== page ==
About 50 students and community members gathered at the University of Michigan’s School of Education Wednesday evening for a panel titled K-12 Teachers in the Crosshairs. The event featured two former high school educators, Matthew Hawn and Elissa Malespina, who were fired from their jobs as a social studies teacher in Tennessee and a librarian in New Jersey, respectively. Both were fired for speaking out to students in their respective schools about systematic racial issues and encouraging students to read books by LGBTQ+ authors. The event was sponsored by the Arts Initiative, the School of Education, the National Center for Institutional Diversity and the School of Art & Design and was intended to inform the public about the backlash educators all over the country currently face for speaking out in academic settings about issues they believe are important.
Hawn was fired from Sullivan Central High School in Tennessee for teaching about white privilege as a part of a critical race theory curriculum in 2021. Hawn’s firing came less than a year after the Tennessee General Assembly passed a bill banning critical race theory in public schools. Malespina was fired from her position as a librarian at Verona High School in New Jersey in 2022 for promoting the reading of banned books.
During the panel, Hawn said he had intended to have open and intellectual discussions with his students. Hawn told the audience he still doesn’t feel that what he did should have caused him to lose his job.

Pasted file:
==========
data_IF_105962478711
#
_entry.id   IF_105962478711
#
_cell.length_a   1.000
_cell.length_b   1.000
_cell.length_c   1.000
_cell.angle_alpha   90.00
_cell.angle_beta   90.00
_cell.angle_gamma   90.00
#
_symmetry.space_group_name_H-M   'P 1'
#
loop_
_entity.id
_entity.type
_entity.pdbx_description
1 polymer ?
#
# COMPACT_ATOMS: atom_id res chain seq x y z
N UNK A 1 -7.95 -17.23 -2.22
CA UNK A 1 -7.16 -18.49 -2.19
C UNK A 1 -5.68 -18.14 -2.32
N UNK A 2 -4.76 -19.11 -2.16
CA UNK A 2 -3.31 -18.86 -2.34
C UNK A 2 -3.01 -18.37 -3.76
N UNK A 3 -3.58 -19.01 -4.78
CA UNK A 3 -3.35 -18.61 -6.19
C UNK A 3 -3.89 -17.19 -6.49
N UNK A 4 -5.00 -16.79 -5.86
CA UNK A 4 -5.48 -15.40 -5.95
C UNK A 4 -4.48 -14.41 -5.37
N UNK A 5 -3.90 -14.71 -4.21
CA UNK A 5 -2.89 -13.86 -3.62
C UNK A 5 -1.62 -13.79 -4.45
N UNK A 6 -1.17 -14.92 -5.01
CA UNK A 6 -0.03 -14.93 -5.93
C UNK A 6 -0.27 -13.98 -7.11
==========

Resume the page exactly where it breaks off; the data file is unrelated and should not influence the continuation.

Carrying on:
“People think that I’m an activist because I was trying to have a conversation with my students about what’s happening in the world,” Hawn said. “I was just doing my job.”
Following the panel, LSA junior Siena Weisbrodt told The Michigan Daily that she attended with the Program on Intergroup Relations. According to Weisbrodt, the program’s views about equality in education align with the views discussed by the panelists. She said she appreciated the panelists sharing their personal stories and offering students advice on how to learn more about the challenges educators face. Weisbrodt said especially for students interested in pursuing a career in education, it is important to hear about ongoing controversies in the U.S. public education sphere.
“It’s important to not only know what you’re getting yourself into but also that you have support and that there are people here who want to help,” Weisbrodt said. “Even though it’s a really difficult time to be an educator, it’s also a great time to build a community around that.”
Malespina urged students and staff to pay attention to their school boards and to vote in local elections for school board members who will represent their values. She emphasized the importance of school boards and their power over both curriculum and how teachers are treated in a district.
“Make sure you know who’s on your school board,” Malespina said. “Make sure you vote for (members of the) school board. We need more teacher voices. That’s how we’re going to make things better.”